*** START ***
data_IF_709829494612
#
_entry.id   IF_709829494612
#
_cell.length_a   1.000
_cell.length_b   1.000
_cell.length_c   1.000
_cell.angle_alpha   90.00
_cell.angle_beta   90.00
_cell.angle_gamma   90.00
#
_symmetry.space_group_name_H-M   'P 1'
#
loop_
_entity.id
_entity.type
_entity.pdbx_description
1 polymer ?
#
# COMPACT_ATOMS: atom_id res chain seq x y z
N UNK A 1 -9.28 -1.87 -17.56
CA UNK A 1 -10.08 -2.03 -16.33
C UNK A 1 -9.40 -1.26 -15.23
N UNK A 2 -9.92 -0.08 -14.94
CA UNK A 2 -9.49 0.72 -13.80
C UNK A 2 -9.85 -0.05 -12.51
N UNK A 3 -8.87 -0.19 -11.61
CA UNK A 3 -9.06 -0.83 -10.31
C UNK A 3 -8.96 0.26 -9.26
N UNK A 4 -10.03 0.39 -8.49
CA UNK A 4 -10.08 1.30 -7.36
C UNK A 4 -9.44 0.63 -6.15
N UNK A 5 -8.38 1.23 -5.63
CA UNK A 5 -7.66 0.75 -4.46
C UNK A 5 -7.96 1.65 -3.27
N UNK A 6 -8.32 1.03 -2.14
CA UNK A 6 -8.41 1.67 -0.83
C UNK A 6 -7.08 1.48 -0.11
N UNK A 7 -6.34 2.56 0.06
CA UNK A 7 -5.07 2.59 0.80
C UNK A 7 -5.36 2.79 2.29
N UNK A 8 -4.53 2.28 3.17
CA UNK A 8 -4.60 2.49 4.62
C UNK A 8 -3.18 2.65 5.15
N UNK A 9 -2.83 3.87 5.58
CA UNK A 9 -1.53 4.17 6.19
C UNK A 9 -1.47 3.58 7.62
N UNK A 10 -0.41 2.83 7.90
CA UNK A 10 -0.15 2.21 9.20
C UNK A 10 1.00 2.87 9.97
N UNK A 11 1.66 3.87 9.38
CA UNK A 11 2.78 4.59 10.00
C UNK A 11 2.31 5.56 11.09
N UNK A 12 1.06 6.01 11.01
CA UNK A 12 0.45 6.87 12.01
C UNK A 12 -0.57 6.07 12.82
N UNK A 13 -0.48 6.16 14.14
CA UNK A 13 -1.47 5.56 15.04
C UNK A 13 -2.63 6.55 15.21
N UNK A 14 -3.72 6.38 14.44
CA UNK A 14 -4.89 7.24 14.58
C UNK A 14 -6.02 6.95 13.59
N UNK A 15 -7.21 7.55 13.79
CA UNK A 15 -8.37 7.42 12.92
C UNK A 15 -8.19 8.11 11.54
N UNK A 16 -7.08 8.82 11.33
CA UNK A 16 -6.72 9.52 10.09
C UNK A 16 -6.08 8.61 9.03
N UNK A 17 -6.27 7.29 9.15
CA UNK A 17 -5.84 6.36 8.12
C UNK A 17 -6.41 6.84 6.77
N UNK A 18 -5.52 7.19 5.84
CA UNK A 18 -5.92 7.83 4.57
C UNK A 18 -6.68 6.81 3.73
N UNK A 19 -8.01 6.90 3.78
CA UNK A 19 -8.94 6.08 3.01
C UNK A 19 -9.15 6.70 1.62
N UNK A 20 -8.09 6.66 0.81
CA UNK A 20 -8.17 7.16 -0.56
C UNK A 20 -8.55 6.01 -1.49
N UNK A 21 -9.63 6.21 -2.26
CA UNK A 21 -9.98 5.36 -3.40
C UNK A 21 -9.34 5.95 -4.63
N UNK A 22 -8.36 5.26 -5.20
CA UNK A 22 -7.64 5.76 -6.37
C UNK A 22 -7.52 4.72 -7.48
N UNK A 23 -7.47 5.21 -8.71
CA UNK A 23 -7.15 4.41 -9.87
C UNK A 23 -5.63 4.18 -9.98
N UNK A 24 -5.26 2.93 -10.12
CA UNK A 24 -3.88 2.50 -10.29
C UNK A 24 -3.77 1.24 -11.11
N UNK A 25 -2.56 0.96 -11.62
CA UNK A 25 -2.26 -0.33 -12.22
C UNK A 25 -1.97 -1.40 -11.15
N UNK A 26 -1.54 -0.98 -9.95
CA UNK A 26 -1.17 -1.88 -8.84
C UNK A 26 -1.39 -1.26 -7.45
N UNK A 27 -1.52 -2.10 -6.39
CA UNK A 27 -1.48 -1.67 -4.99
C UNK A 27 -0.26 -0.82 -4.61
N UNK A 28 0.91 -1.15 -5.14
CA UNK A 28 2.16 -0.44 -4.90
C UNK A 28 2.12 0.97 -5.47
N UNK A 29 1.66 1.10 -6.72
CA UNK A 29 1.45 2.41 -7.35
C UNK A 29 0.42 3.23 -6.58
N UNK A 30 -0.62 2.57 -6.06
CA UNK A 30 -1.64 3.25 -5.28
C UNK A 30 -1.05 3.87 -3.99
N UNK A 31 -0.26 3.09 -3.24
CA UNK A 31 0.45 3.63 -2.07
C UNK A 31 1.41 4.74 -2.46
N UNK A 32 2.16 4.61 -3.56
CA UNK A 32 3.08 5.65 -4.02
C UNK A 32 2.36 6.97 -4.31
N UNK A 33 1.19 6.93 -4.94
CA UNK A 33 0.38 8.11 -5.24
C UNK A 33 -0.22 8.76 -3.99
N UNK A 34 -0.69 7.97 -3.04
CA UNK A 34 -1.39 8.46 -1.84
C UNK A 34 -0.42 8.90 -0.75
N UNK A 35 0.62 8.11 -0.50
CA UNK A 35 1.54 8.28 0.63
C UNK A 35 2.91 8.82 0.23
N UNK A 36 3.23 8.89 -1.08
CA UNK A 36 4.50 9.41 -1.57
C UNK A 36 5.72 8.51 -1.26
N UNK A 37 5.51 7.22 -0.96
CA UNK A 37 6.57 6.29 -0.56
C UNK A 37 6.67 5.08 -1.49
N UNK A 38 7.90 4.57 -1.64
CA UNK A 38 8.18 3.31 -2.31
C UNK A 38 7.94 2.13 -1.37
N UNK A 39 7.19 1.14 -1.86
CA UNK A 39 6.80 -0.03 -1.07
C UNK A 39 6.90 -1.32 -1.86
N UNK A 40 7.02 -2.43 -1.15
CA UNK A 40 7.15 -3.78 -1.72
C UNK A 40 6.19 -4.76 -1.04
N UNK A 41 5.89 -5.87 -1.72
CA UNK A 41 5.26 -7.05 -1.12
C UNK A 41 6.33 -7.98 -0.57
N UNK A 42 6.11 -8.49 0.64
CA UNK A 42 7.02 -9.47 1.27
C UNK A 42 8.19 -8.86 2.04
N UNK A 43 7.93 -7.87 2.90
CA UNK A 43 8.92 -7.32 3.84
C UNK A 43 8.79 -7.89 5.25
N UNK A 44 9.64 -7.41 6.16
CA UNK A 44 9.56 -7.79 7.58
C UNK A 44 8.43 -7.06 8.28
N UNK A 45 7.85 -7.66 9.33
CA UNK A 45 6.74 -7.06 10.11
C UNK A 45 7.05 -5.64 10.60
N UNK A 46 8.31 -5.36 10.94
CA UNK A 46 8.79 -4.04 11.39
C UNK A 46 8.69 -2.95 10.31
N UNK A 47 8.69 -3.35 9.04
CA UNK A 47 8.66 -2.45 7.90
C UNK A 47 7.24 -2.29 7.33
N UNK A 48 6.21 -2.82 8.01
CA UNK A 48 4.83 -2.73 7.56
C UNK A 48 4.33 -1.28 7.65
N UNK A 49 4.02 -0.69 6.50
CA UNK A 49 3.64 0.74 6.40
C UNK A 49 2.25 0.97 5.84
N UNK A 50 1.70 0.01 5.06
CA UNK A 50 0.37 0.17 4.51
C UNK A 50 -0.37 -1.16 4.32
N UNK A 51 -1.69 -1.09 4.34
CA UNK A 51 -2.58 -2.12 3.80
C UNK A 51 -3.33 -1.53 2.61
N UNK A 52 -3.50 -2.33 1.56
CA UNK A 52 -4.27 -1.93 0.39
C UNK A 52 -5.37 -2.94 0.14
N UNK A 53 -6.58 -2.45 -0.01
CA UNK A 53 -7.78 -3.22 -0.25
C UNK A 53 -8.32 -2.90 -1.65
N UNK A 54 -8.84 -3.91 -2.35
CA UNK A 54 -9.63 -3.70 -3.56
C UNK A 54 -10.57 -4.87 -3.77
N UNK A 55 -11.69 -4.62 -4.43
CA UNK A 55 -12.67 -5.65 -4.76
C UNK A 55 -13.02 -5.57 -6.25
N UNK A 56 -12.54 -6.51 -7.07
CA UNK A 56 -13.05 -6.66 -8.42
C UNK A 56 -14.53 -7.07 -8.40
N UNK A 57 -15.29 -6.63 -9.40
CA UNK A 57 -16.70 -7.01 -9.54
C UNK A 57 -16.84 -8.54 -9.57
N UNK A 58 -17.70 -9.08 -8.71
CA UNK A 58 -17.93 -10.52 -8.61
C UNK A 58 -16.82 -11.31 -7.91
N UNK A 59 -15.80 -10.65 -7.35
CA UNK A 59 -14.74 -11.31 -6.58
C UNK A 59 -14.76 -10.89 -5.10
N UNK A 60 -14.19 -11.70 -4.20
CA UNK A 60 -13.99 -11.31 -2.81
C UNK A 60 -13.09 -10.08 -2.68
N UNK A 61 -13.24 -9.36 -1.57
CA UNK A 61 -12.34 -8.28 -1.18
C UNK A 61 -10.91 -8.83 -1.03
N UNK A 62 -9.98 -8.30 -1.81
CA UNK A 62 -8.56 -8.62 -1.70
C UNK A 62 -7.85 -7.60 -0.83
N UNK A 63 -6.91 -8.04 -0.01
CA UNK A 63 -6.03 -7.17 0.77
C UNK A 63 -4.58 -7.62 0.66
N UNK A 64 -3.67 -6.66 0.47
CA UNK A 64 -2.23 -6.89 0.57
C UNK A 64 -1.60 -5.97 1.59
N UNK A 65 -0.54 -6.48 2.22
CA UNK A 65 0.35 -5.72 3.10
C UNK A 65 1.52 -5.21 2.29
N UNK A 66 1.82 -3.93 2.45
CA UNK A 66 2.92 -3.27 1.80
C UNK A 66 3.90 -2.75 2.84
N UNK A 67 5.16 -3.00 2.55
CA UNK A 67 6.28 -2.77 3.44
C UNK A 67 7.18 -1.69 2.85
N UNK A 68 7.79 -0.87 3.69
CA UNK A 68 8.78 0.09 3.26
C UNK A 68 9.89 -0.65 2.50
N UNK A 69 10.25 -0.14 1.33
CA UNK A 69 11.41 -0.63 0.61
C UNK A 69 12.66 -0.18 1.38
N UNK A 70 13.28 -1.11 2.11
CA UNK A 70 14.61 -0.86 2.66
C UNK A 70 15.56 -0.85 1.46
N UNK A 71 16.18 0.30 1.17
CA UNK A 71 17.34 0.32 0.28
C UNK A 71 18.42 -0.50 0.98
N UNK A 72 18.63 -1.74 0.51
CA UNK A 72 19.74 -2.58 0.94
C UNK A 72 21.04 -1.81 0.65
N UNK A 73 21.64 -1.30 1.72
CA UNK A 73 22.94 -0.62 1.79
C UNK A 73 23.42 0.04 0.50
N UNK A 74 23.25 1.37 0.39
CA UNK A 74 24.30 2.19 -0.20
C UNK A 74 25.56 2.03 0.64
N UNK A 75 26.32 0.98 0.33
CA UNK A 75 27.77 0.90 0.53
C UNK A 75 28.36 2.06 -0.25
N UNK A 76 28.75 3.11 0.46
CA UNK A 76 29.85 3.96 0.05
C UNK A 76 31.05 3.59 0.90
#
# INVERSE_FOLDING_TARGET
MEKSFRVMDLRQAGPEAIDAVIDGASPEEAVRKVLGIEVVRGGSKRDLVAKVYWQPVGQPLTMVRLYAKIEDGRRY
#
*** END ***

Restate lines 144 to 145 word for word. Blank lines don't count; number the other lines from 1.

N UNK A 42 6.11 -8.49 0.64
CA UNK A 42 7.02 -9.47 1.27